Is it possible to identify people considering self-harm at train stations? James Grubel finds out.
Railway suicide is a problem rarely discussed in public, but one that has been around since the early days of rail.
It’s a problem around the world and one that continues to grow across Australia, leaving huge social and emotional scars on thousands of people across the country each year.
Researchers at ANU have now picked up the challenge — they hope to find a way to reduce the number of railway deaths with a world-first project that tackles the problem from several angles.
Led by Professor Byron Keating at the ANU College of Business and Economics, the project will combine the latest monitoring technology with the best evidence and research from experts in business, operations management, psychology, mental health, information systems, computer science and communications.
“We have one simple aim — to find a way to reduce the number of incidents which clearly have devastating impacts, not only on the individuals, but also on their families and friends,” he says.
“But we also want to reduce the wider repercussions, such as the impact on bystanders, station staff and emergency personnel who have to respond, and the impact on train drivers, some of whom never fully recover.
“If we can make even a small difference here, the results of this sort of project can be really profound.”
The project, Preventing railway suicide: An open-systems perspective, is being run in partnership with Sydney Trains and the national TrackSafe Foundation, which was set up by the rail industry to reduce rail-related injuries and fatalities.
The project is also supported by a $450,000 Linkage grant from the Australian Research Council.
Railway suicides have been the subject of considerable research since the first reported case in England in 1852, but never before has the problem been the subject of such a comprehensive, multidisciplinary investigation.
The latest figures show around 150 to 200 people a year die by self-harm in and around railway stations in Australia, with the rate significantly increasing since 2002. Authorities estimate the problem costs the economy around $1 billion a year.
But it is the personal and social costs that most concern Keating, who believes advances in technology now provide promising new opportunities to address the problem.
His research project will be split into three key areas.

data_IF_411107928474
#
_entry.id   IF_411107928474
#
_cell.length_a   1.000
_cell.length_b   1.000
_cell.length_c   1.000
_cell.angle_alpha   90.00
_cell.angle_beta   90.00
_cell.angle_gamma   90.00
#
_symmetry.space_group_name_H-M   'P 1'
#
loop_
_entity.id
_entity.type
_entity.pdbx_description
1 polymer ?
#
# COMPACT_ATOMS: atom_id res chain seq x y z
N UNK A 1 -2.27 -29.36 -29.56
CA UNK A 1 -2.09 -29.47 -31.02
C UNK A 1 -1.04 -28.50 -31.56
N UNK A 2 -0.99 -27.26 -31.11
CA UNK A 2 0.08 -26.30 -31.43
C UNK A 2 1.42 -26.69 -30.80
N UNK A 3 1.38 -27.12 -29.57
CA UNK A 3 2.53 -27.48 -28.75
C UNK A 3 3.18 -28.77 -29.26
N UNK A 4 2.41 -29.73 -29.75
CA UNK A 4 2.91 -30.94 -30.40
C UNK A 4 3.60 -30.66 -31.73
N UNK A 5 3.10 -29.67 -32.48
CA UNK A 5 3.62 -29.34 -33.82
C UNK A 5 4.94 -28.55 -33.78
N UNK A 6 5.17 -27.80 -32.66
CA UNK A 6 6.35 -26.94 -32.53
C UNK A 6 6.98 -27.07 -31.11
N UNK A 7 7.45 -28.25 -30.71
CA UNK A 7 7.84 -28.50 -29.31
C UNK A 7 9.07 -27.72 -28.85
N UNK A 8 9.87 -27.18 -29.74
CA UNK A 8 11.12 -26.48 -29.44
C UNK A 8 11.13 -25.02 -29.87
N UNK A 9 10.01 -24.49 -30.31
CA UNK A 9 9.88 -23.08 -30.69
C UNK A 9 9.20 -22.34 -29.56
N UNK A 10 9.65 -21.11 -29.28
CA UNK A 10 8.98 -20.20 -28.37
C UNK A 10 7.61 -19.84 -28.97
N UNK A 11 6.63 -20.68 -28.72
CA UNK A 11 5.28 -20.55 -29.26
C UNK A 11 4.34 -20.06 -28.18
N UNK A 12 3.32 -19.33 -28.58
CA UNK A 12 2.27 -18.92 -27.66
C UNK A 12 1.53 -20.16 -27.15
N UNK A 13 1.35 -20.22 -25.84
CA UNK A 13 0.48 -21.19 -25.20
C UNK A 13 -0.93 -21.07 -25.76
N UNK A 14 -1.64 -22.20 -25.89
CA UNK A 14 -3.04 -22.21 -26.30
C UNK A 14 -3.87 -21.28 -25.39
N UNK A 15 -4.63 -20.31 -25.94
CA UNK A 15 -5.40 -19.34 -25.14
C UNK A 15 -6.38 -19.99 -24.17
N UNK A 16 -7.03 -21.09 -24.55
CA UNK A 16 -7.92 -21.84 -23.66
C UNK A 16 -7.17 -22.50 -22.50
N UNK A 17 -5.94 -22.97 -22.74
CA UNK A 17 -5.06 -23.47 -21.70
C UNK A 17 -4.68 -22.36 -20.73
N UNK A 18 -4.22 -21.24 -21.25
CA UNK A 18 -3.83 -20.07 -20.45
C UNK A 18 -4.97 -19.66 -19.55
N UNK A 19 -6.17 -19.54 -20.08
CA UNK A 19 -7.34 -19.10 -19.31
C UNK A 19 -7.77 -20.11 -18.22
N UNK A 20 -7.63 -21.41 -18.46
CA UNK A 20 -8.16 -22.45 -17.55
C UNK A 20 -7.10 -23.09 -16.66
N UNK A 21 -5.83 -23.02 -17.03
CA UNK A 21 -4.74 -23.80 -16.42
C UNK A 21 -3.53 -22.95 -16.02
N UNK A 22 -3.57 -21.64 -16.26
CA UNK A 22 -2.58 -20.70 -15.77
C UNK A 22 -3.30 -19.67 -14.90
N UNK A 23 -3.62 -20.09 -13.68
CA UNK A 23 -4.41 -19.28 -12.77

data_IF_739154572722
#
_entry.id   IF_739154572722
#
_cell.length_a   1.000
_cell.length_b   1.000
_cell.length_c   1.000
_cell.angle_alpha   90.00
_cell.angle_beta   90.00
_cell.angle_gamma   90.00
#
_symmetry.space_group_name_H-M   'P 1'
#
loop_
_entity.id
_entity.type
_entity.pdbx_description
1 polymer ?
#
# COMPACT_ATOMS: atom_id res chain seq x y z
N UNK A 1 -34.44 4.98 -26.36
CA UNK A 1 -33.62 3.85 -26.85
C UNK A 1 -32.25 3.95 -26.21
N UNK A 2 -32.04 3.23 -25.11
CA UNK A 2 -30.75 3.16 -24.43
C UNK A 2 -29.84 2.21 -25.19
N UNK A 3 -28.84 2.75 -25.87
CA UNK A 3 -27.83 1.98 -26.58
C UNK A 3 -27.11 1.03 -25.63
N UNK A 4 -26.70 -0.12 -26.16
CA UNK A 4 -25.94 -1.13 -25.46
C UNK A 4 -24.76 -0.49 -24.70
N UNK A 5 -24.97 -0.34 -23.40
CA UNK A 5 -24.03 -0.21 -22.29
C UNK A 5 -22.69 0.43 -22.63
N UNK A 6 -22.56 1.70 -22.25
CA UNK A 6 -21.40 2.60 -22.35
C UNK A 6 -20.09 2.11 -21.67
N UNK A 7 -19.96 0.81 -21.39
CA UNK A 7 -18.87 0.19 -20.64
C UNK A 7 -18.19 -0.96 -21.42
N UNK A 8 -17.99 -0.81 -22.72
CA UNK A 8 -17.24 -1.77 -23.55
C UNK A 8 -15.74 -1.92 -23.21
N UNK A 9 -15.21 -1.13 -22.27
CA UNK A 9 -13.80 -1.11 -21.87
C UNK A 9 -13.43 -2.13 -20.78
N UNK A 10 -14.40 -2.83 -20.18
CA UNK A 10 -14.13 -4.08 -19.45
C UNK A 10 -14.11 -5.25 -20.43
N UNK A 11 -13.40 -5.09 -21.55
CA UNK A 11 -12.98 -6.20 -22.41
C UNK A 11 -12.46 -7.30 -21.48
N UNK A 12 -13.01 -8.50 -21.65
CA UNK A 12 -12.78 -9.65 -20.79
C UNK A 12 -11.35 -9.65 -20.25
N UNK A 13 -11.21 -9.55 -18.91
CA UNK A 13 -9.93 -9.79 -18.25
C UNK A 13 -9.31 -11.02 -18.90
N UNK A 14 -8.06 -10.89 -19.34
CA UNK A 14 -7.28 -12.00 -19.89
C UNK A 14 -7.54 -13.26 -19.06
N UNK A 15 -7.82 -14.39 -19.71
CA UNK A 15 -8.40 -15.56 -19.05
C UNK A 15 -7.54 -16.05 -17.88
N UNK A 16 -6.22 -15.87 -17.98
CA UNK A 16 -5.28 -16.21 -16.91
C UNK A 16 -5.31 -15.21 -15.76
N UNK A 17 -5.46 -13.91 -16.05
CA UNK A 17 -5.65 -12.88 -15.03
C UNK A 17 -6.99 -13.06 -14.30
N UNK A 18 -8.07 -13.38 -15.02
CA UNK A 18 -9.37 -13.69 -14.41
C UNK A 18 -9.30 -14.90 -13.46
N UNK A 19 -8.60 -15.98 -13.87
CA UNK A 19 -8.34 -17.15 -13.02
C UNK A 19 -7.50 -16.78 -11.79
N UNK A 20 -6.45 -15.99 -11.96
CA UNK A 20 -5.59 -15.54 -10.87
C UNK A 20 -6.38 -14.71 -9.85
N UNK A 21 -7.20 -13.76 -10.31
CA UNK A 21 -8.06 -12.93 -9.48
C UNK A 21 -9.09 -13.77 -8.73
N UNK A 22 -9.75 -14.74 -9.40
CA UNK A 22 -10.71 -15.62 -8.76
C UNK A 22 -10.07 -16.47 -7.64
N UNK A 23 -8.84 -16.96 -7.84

The first phase will analyse available data on rail suicide and injuries to identify patterns such as hotspots — particular platforms or stations — the weather and specific times.
The second phase is a close examination of past incidents to identify physiological behaviours and behavioural cues from people at risk. The aim is to work with mental health experts to find the signs to identify a person at risk.
The research will involve working with colleagues in the computer sciences and at the University of Canberra to develop automated ways to identify people at risk. A new video detection system could then be set up to monitor 148 stations across Sydney to help pick up any warning signs.
“We’re aiming to develop the world’s first automated system to identify suicide risk behaviour in real time,” Keating says.
“We’re trying to develop a system that will assess, flag and then point monitoring staff to a potential situation. Then trained staff can directly intervene if needed.”
The third phase of the Preventing railway suicide project will bring the elements together in a more holistic approach to the problem.
By examining the issue of rail suicide from a diverse range of perspectives, Keating hopes the findings can be integrated into practical measures to prevent future incidents.
“We’ll be looking at all sorts of angles. For example, there is research suggesting that things like lighting, noise, music, smell and signage at train stations can all be sensory cues that can help influence behaviour,” he says.
“An intervention could be as simple as changing the lighting at a part of a station, making an area more visible, putting up a fence to restrict access to some areas of the platform or increasing monitoring.
“We want to understand the nature of different interventions, and to examine ways to improve them so they can have a more positive effect.”
It is planned to use the improved monitoring as the basis for measuring the impact of different interventions and combinations of interventions.
“Our goal is to come up with a way of measuring in real time the things that lead to or are correlates of suicide. If we can understand the risk factors and the physiological indicators, as well as a whole range of environmental cues, then we have the scope to intervene,” he says.
The first phase is due to start in early 2017.
For 24/7 crisis support and suicide prevention services contact Lifeline on 13 11 14
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